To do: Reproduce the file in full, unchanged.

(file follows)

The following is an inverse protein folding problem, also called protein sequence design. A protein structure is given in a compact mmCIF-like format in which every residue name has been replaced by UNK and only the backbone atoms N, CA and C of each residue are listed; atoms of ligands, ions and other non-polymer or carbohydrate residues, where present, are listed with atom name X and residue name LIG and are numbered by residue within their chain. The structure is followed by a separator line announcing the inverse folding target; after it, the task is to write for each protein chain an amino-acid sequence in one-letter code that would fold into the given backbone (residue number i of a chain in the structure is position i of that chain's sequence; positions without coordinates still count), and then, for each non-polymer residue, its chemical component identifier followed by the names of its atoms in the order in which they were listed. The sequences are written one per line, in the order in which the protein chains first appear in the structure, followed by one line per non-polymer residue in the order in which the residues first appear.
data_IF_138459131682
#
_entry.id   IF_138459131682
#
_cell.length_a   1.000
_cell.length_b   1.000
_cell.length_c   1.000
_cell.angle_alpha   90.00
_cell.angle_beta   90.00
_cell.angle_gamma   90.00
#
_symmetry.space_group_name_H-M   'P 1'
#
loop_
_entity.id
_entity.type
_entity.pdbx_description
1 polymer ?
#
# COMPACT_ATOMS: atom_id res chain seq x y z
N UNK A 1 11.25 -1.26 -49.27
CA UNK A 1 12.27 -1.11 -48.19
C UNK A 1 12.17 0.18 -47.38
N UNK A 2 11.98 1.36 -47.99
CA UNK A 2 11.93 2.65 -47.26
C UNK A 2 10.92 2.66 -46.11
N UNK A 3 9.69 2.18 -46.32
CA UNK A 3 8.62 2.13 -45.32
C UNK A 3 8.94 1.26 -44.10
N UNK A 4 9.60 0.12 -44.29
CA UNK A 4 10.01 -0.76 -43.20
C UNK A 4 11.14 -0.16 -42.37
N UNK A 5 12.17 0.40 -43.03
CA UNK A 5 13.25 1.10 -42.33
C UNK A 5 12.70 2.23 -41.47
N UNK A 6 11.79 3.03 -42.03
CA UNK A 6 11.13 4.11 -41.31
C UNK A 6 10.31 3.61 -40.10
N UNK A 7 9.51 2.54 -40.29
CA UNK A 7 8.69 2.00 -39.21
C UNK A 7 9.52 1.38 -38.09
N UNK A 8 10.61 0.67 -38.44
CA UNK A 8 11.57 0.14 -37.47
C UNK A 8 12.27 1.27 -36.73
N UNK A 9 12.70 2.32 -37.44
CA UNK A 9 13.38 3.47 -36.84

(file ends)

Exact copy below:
The following is an inverse protein folding problem, also called protein sequence design. A protein structure is given in a compact mmCIF-like format in which every residue name has been replaced by UNK and only the backbone atoms N, CA and C of each residue are listed; atoms of ligands, ions and other non-polymer or carbohydrate residues, where present, are listed with atom name X and residue name LIG and are numbered by residue within their chain. The structure is followed by a separator line announcing the inverse folding target; after it, the task is to write for each protein chain an amino-acid sequence in one-letter code that would fold into the given backbone (residue number i of a chain in the structure is position i of that chain's sequence; positions without coordinates still count), and then, for each non-polymer residue, its chemical component identifier followed by the names of its atoms in the order in which they were listed. The sequences are written one per line, in the order in which the protein chains first appear in the structure, followed by one line per non-polymer residue in the order in which the residues first appear.
data_IF_138459131682
#
_entry.id   IF_138459131682
#
_cell.length_a   1.000
_cell.length_b   1.000
_cell.length_c   1.000
_cell.angle_alpha   90.00
_cell.angle_beta   90.00
_cell.angle_gamma   90.00
#
_symmetry.space_group_name_H-M   'P 1'
#
loop_
_entity.id
_entity.type
_entity.pdbx_description
1 polymer ?
#
# COMPACT_ATOMS: atom_id res chain seq x y z
N UNK A 1 11.25 -1.26 -49.27
CA UNK A 1 12.27 -1.11 -48.19
C UNK A 1 12.17 0.18 -47.38
N UNK A 2 11.98 1.36 -47.99
CA UNK A 2 11.93 2.65 -47.26
C UNK A 2 10.92 2.66 -46.11
N UNK A 3 9.69 2.18 -46.32
CA UNK A 3 8.62 2.13 -45.32
C UNK A 3 8.94 1.26 -44.10
N UNK A 4 9.60 0.12 -44.29
CA UNK A 4 10.01 -0.76 -43.20
C UNK A 4 11.14 -0.16 -42.37
N UNK A 5 12.17 0.40 -43.03
CA UNK A 5 13.25 1.10 -42.33
C UNK A 5 12.70 2.23 -41.47
N UNK A 6 11.79 3.03 -42.03
CA UNK A 6 11.13 4.11 -41.31
C UNK A 6 10.31 3.61 -40.10
N UNK A 7 9.51 2.54 -40.29
CA UNK A 7 8.69 2.00 -39.21
C UNK A 7 9.52 1.38 -38.09
N UNK A 8 10.61 0.67 -38.44
CA UNK A 8 11.57 0.14 -37.47
C UNK A 8 12.27 1.27 -36.73
N UNK A 9 12.70 2.32 -37.44
CA UNK A 9 13.38 3.47 -36.84